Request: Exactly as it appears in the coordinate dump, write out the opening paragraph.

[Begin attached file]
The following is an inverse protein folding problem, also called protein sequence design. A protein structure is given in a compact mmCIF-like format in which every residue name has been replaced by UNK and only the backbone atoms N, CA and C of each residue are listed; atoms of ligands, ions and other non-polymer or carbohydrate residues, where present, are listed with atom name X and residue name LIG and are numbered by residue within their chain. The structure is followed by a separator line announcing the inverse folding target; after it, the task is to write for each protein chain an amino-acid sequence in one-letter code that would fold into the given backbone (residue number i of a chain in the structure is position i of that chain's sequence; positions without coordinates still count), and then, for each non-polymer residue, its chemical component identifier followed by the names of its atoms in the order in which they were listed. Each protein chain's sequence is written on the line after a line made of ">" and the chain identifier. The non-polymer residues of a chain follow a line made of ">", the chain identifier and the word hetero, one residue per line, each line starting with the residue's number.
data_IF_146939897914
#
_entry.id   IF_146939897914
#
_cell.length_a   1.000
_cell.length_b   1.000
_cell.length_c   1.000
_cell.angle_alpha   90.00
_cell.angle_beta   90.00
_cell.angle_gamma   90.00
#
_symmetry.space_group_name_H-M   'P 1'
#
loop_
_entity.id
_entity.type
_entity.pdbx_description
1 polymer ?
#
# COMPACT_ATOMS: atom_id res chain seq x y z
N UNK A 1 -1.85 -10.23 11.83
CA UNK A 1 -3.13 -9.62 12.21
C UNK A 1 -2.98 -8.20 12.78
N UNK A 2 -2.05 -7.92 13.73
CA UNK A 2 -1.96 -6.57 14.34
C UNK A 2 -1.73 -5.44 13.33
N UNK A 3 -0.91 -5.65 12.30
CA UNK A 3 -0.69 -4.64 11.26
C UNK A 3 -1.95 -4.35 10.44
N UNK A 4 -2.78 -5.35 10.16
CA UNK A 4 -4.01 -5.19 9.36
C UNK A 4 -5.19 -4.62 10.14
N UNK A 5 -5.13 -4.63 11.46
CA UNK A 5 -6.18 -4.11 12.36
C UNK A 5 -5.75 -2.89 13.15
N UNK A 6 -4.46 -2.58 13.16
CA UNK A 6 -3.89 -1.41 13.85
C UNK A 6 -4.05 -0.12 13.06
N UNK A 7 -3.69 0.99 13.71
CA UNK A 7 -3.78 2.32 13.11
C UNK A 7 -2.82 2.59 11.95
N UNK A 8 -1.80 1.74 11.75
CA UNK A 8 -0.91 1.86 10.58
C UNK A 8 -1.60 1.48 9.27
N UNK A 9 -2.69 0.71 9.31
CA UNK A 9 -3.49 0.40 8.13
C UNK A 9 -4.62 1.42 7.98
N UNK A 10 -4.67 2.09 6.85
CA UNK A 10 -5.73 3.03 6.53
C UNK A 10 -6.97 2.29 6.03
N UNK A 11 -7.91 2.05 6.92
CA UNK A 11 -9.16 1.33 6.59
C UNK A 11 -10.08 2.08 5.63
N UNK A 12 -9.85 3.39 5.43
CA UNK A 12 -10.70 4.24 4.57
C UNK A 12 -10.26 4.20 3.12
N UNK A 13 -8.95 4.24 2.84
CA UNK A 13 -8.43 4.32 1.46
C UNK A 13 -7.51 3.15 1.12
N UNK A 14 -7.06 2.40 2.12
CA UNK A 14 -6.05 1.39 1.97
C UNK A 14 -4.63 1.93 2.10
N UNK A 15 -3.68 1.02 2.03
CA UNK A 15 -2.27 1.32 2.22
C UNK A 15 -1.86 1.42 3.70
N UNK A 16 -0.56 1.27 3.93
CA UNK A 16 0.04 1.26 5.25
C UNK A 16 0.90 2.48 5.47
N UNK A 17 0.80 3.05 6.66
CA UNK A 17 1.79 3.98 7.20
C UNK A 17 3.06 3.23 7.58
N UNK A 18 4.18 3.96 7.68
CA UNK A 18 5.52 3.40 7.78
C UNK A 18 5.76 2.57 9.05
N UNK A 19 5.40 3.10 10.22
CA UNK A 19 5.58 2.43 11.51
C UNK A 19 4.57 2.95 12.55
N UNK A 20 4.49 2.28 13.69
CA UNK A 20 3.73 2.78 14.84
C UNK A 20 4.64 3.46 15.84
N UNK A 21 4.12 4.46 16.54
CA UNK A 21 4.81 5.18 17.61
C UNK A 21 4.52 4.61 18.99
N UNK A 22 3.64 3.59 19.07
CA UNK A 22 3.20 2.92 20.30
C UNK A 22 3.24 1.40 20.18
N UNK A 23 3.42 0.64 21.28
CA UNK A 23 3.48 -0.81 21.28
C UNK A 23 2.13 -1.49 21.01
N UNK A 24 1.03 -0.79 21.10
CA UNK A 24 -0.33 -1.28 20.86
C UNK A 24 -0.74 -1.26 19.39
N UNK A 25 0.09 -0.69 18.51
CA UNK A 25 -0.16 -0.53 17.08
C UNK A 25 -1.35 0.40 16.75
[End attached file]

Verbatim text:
The following is an inverse protein folding problem, also called protein sequence design. A protein structure is given in a compact mmCIF-like format in which every residue name has been replaced by UNK and only the backbone atoms N, CA and C of each residue are listed; atoms of ligands, ions and other non-polymer or carbohydrate residues, where present, are listed with atom name X and residue name LIG and are numbered by residue within their chain. The structure is followed by a separator line announcing the inverse folding target; after it, the task is to write for each protein chain an amino-acid sequence in one-letter code that would fold into the given backbone (residue number i of a chain in the structure is position i of that chain's sequence; positions without coordinates still count), and then, for each non-polymer residue, its chemical component identifier followed by the names of its atoms in the order in which they were listed. Each protein chain's sequence is written on the line after a line made of ">" and the chain identifier. The non-polymer residues of a chain follow a line made of ">", the chain identifier and the word hetero, one residue per line, each line starting with the residue's number.